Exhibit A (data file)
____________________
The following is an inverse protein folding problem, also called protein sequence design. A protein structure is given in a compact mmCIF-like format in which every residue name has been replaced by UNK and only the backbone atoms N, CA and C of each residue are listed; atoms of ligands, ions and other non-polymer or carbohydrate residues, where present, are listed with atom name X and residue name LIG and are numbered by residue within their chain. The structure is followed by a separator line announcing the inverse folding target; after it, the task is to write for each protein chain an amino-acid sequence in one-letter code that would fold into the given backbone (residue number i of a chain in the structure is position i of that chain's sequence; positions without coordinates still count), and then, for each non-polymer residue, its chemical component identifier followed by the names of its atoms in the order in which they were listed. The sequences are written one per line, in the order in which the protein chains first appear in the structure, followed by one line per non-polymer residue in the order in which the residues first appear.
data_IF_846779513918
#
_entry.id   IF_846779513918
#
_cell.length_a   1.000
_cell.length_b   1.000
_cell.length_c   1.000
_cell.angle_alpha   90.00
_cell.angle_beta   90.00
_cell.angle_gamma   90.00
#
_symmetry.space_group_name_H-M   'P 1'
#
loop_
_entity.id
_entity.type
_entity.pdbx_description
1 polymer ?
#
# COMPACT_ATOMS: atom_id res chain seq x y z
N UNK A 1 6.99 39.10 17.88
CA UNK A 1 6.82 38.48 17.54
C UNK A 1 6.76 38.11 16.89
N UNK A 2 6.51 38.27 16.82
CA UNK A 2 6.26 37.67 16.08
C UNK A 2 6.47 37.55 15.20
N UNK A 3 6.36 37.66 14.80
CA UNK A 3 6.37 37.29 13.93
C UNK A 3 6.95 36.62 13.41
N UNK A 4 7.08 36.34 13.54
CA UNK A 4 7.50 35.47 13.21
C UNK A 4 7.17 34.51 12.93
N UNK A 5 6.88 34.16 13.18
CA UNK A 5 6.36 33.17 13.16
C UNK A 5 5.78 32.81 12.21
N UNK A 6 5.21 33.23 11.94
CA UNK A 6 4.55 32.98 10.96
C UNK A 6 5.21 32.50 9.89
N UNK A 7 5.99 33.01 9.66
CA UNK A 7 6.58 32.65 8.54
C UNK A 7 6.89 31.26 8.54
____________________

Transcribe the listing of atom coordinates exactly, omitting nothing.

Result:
The following is an inverse protein folding problem, also called protein sequence design. A protein structure is given in a compact mmCIF-like format in which every residue name has been replaced by UNK and only the backbone atoms N, CA and C of each residue are listed; atoms of ligands, ions and other non-polymer or carbohydrate residues, where present, are listed with atom name X and residue name LIG and are numbered by residue within their chain. The structure is followed by a separator line announcing the inverse folding target; after it, the task is to write for each protein chain an amino-acid sequence in one-letter code that would fold into the given backbone (residue number i of a chain in the structure is position i of that chain's sequence; positions without coordinates still count), and then, for each non-polymer residue, its chemical component identifier followed by the names of its atoms in the order in which they were listed. The sequences are written one per line, in the order in which the protein chains first appear in the structure, followed by one line per non-polymer residue in the order in which the residues first appear.
data_IF_846779513918
#
_entry.id   IF_846779513918
#
_cell.length_a   1.000
_cell.length_b   1.000
_cell.length_c   1.000
_cell.angle_alpha   90.00
_cell.angle_beta   90.00
_cell.angle_gamma   90.00
#
_symmetry.space_group_name_H-M   'P 1'
#
loop_
_entity.id
_entity.type
_entity.pdbx_description
1 polymer ?
#
# COMPACT_ATOMS: atom_id res chain seq x y z
N UNK A 1 6.99 39.10 17.88
CA UNK A 1 6.82 38.48 17.54
C UNK A 1 6.76 38.11 16.89
N UNK A 2 6.51 38.27 16.82
CA UNK A 2 6.26 37.67 16.08
C UNK A 2 6.47 37.55 15.20
N UNK A 3 6.36 37.66 14.80
CA UNK A 3 6.37 37.29 13.93
C UNK A 3 6.95 36.62 13.41
N UNK A 4 7.08 36.34 13.54
CA UNK A 4 7.50 35.47 13.21
C UNK A 4 7.17 34.51 12.93
N UNK A 5 6.88 34.16 13.18
CA UNK A 5 6.36 33.17 13.16
C UNK A 5 5.78 32.81 12.21
N UNK A 6 5.21 33.23 11.94
CA UNK A 6 4.55 32.98 10.96
C UNK A 6 5.21 32.50 9.89
N UNK A 7 5.99 33.01 9.66
CA UNK A 7 6.58 32.65 8.54
C UNK A 7 6.89 31.26 8.54